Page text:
For many who suffer depression, chronic pain is a frequent fellow traveler. As many as half of those with chronic pain or with neuropathic pain disorders, such as fibromyalgia, have depression as well.
That the two are so often bound together suggests a complex relationship, and the brain's shared circuitry for social and physical pain may lie at its heart.
Depression and chronic pain are distinct but similar disorders. But both may arise from some faulty wiring in their shared neural circuitry, researchers say. In both disorders, pain continues long after some initial insult has healed, disappeared or moved on, and the experience of social rejection or physical pain persists, feeds on itself and becomes chronic. Both disorders often seem mysterious in that their origins are hard to pinpoint. And both signal their presence with a subtle but powerful physiological marker: systemic inflammation.
Genes, temperament or early experience — including childhood trauma, neglect or abuse — may each play a role in predisposing someone to both disorders. And both are sustained and worsened by hypersensitivity: Those with depression are far more likely than those without it to perceive rejection, as they tend to interpret social interactions in ways that conform to their low self-esteem; those with chronic pain have nerves, spinal cords and brains that are on high alert for any pain signals, and they send an outsized response when any such signal is detected.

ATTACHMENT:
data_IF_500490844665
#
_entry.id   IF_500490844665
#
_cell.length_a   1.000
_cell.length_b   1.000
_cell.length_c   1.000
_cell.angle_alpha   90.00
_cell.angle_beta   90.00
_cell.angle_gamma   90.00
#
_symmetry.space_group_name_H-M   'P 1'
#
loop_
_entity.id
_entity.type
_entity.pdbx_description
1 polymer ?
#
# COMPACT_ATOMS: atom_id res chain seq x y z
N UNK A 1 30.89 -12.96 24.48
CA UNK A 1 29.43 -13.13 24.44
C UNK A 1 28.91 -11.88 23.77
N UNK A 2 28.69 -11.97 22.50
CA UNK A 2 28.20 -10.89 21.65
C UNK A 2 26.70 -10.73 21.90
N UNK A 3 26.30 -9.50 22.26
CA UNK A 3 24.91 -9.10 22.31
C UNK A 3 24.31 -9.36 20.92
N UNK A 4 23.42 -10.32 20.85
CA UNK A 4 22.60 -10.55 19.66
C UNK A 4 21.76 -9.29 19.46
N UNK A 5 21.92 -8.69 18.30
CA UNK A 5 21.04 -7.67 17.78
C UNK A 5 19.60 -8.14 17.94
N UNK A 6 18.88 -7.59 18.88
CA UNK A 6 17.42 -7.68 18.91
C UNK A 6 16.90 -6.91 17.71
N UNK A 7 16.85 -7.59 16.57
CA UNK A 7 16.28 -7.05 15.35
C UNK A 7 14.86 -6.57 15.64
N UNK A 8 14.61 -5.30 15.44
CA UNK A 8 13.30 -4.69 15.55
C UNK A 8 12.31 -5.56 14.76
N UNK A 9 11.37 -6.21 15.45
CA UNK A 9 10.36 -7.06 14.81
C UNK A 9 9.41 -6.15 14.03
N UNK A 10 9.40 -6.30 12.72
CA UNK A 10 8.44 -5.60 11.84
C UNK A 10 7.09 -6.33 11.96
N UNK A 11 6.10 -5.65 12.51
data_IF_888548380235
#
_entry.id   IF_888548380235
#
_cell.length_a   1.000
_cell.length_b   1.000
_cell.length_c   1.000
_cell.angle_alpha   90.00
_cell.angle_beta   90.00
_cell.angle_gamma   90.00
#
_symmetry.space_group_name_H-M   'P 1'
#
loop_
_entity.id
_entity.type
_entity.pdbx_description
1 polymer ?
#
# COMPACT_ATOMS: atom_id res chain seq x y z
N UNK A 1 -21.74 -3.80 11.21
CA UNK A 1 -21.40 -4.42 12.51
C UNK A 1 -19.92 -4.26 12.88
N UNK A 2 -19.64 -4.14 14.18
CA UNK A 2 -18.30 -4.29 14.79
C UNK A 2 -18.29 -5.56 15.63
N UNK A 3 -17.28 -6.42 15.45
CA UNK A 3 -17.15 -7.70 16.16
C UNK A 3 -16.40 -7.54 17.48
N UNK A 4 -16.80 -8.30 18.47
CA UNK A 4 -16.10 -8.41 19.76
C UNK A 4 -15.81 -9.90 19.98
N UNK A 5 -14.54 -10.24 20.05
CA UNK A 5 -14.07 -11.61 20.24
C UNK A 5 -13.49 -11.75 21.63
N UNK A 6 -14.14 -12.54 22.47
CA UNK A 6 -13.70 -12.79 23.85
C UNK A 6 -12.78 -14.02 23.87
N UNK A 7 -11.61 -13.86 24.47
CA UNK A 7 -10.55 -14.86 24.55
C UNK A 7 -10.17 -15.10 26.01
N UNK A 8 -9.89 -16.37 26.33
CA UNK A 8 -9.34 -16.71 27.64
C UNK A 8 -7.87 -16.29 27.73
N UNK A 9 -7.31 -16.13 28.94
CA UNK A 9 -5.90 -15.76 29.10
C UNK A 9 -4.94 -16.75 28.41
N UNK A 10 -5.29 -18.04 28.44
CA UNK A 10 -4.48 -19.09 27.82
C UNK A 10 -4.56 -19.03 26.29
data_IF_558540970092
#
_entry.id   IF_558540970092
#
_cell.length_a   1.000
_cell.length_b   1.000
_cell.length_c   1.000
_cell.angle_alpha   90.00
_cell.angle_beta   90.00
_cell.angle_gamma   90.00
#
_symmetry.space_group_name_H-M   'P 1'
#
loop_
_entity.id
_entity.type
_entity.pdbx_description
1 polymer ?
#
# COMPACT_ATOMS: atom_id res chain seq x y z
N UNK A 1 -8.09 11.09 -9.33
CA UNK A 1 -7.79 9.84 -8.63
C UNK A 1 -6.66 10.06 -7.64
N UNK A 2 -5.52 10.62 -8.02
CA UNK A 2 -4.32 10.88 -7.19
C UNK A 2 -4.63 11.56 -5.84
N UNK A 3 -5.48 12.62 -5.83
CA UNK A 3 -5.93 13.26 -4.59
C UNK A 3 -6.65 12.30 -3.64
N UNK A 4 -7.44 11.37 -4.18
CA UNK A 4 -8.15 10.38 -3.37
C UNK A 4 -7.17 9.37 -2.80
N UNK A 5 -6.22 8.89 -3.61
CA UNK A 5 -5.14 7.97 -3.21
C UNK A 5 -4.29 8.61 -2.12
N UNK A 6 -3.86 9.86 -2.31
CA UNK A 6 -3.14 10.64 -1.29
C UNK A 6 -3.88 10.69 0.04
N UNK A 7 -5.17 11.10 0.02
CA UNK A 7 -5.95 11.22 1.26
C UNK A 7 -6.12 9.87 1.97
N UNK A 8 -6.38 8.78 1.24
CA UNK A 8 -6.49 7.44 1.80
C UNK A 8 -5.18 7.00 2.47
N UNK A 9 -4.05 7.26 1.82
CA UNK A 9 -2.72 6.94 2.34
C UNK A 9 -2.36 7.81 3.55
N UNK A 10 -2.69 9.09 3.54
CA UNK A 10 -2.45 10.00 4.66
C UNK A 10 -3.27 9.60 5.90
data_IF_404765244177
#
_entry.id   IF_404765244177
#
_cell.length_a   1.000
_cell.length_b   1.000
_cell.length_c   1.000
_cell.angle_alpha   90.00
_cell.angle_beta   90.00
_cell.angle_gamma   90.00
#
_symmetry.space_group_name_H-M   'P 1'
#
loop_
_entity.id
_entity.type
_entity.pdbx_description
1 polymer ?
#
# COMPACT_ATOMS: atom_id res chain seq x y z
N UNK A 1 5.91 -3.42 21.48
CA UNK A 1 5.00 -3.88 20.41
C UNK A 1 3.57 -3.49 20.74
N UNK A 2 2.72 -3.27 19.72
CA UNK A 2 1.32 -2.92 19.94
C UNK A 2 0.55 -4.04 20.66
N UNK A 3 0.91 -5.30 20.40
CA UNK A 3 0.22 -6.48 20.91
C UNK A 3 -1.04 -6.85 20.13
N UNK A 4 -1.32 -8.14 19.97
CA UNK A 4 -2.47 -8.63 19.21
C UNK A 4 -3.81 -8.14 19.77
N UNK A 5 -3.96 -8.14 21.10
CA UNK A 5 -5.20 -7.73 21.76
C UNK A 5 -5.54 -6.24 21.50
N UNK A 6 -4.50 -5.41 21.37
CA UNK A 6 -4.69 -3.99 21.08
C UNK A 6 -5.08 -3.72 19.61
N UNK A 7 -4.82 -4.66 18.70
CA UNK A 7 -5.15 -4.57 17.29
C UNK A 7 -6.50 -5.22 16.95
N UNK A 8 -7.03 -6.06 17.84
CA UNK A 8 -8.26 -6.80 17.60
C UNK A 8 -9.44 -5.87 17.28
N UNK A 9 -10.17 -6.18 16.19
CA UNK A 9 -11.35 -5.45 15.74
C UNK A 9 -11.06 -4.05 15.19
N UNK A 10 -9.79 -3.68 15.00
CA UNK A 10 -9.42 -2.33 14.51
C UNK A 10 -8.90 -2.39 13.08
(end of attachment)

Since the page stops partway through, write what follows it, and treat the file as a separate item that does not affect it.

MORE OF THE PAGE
Given the shared brain circuitry, some scientists suggest that depression's emotional pain may get confused with signals of physical pain, effectively "tricking" someone with depression into experiencing chronic pain (or vice versa).
Or maybe the simplest explanation reigns: that when the nerve disturbance of chronic pain becomes entrenched, the sufferer's preoccupation divides him (or her) from friends and family, interferes with the pleasure of his usual hobbies and prompts him to question whether he has done something to deserve his pain and isolation.
Perhaps, experts say, all of these possible links are at work.
University of Toronto psychologist Geoff MacDonald says that both depression and pain are often exacerbated by doctors' skepticism and our own loved ones' occasional unwillingness to acknowledge how crushing a burden psychic or physical pain can be.
When physicians are dismissive of diffuse and inexplicable pain symptoms, or family members wave off depression as a trumped-up case of the blues, patients feel more isolated and rejected. That, MacDonald says, "adds insult to injury."